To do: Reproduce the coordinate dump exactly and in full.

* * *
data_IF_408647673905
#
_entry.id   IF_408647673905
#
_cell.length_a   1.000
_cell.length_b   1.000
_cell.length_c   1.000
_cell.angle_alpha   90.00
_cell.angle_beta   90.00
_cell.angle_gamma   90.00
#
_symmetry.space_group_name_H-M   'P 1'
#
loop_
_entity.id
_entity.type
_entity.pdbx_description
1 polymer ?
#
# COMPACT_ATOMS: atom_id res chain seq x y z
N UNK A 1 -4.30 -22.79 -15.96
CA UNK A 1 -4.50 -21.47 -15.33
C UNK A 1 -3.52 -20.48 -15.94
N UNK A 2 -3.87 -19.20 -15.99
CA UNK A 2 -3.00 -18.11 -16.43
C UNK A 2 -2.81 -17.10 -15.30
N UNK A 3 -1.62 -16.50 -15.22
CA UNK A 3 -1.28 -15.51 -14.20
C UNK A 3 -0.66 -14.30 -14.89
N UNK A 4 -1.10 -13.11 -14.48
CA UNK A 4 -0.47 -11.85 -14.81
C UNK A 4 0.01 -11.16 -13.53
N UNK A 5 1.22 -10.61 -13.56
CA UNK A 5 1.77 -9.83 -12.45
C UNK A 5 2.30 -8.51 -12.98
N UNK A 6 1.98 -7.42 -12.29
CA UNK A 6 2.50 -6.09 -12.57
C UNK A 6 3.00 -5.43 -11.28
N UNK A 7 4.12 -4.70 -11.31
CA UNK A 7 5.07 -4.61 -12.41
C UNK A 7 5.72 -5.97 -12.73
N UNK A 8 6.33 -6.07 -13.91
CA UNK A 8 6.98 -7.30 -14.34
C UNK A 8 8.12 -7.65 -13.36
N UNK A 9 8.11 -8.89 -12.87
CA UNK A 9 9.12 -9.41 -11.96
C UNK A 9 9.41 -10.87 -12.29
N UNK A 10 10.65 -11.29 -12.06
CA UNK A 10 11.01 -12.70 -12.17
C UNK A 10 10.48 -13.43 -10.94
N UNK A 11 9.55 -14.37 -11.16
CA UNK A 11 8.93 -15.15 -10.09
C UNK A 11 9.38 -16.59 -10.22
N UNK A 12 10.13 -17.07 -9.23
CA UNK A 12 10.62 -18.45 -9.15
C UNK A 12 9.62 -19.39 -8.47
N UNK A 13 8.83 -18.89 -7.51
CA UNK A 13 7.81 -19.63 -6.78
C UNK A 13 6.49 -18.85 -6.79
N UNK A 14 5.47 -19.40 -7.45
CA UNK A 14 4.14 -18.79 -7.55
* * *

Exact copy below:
data_IF_408647673905
#
_entry.id   IF_408647673905
#
_cell.length_a   1.000
_cell.length_b   1.000
_cell.length_c   1.000
_cell.angle_alpha   90.00
_cell.angle_beta   90.00
_cell.angle_gamma   90.00
#
_symmetry.space_group_name_H-M   'P 1'
#
loop_
_entity.id
_entity.type
_entity.pdbx_description
1 polymer ?
#
# COMPACT_ATOMS: atom_id res chain seq x y z
N UNK A 1 -4.30 -22.79 -15.96
CA UNK A 1 -4.50 -21.47 -15.33
C UNK A 1 -3.52 -20.48 -15.94
N UNK A 2 -3.87 -19.20 -15.99
CA UNK A 2 -3.00 -18.11 -16.43
C UNK A 2 -2.81 -17.10 -15.30
N UNK A 3 -1.62 -16.50 -15.22
CA UNK A 3 -1.28 -15.51 -14.20
C UNK A 3 -0.66 -14.30 -14.89
N UNK A 4 -1.10 -13.11 -14.48
CA UNK A 4 -0.47 -11.85 -14.81
C UNK A 4 0.01 -11.16 -13.53
N UNK A 5 1.22 -10.61 -13.56
CA UNK A 5 1.77 -9.83 -12.45
C UNK A 5 2.30 -8.51 -12.98
N UNK A 6 1.98 -7.42 -12.29
CA UNK A 6 2.50 -6.09 -12.57
C UNK A 6 3.00 -5.43 -11.28
N UNK A 7 4.12 -4.70 -11.31
CA UNK A 7 5.07 -4.61 -12.41
C UNK A 7 5.72 -5.97 -12.73
N UNK A 8 6.33 -6.07 -13.91
CA UNK A 8 6.98 -7.30 -14.34
C UNK A 8 8.12 -7.65 -13.36
N UNK A 9 8.11 -8.89 -12.87
CA UNK A 9 9.12 -9.41 -11.96
C UNK A 9 9.41 -10.87 -12.29
N UNK A 10 10.65 -11.29 -12.06
CA UNK A 10 11.01 -12.70 -12.17
C UNK A 10 10.48 -13.43 -10.94
N UNK A 11 9.55 -14.37 -11.16
CA UNK A 11 8.93 -15.15 -10.09
C UNK A 11 9.38 -16.59 -10.22
N UNK A 12 10.13 -17.07 -9.23
CA UNK A 12 10.62 -18.45 -9.15
C UNK A 12 9.62 -19.39 -8.47
N UNK A 13 8.83 -18.89 -7.51
CA UNK A 13 7.81 -19.63 -6.78
C UNK A 13 6.49 -18.85 -6.79
N UNK A 14 5.47 -19.40 -7.45
CA UNK A 14 4.14 -18.79 -7.55